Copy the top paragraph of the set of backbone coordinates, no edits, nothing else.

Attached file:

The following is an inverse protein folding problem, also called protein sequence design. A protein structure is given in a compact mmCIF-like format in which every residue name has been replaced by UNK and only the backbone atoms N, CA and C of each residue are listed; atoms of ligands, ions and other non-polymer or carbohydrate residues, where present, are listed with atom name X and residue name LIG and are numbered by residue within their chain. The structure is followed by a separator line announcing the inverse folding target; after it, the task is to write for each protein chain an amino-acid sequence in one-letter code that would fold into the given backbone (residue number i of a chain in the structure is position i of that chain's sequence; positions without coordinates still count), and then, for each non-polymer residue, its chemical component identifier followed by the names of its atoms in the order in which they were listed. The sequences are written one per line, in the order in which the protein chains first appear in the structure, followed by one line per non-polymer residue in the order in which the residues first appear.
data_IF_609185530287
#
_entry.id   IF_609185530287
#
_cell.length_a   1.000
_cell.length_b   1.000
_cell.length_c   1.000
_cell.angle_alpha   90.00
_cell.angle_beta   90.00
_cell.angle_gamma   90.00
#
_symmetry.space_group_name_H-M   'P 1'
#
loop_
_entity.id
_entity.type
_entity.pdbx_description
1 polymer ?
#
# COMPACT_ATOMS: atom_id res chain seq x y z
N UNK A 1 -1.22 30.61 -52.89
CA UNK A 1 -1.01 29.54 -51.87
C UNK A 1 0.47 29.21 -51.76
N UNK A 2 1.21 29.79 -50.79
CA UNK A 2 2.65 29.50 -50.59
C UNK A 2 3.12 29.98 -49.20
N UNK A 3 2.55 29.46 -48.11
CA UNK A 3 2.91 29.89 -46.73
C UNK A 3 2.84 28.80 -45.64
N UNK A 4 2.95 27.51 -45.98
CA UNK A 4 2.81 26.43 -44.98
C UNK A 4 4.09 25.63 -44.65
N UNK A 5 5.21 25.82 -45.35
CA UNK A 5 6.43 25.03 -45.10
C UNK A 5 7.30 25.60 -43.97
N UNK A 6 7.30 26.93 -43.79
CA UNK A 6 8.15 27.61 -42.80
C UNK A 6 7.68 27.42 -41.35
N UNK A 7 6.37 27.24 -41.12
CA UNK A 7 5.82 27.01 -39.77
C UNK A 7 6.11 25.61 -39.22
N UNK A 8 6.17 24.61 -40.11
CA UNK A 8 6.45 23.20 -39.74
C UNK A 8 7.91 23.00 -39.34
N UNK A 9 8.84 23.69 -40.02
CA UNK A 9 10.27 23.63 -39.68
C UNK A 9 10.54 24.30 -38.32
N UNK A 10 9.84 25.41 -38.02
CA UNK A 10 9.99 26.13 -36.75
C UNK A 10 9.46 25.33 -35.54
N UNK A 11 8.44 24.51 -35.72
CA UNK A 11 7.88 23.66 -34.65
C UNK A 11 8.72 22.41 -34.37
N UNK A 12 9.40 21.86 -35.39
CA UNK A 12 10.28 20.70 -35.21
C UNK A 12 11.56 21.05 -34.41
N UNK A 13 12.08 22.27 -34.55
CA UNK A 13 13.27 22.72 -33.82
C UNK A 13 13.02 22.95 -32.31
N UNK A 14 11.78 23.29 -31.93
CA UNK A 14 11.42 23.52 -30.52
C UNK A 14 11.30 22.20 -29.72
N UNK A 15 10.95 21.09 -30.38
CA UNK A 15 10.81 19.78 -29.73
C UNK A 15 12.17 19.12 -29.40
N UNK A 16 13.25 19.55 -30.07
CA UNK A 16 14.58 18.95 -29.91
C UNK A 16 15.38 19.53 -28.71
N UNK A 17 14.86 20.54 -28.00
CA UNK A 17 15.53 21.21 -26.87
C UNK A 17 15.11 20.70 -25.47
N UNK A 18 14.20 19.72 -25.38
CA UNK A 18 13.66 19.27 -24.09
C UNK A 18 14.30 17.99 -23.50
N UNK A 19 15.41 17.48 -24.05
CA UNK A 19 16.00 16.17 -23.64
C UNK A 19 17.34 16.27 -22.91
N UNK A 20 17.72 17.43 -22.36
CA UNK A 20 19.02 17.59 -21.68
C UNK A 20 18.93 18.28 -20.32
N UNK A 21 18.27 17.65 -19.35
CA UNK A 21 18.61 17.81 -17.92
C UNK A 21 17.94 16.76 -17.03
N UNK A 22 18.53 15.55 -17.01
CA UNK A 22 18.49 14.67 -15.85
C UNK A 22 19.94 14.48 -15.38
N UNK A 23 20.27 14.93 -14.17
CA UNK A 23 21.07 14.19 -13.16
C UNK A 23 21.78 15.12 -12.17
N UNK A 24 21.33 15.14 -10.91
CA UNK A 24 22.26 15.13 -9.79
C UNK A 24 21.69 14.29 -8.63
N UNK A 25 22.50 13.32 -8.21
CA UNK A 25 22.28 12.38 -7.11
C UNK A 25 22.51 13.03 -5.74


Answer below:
The following is an inverse protein folding problem, also called protein sequence design. A protein structure is given in a compact mmCIF-like format in which every residue name has been replaced by UNK and only the backbone atoms N, CA and C of each residue are listed; atoms of ligands, ions and other non-polymer or carbohydrate residues, where present, are listed with atom name X and residue name LIG and are numbered by residue within their chain. The structure is followed by a separator line announcing the inverse folding target; after it, the task is to write for each protein chain an amino-acid sequence in one-letter code that would fold into the given backbone (residue number i of a chain in the structure is position i of that chain's sequence; positions without coordinates still count), and then, for each non-polymer residue, its chemical component identifier followed by the names of its atoms in the order in which they were listed. The sequences are written one per line, in the order in which the protein chains first appear in the structure, followed by one line per non-polymer residue in the order in which the residues first appear.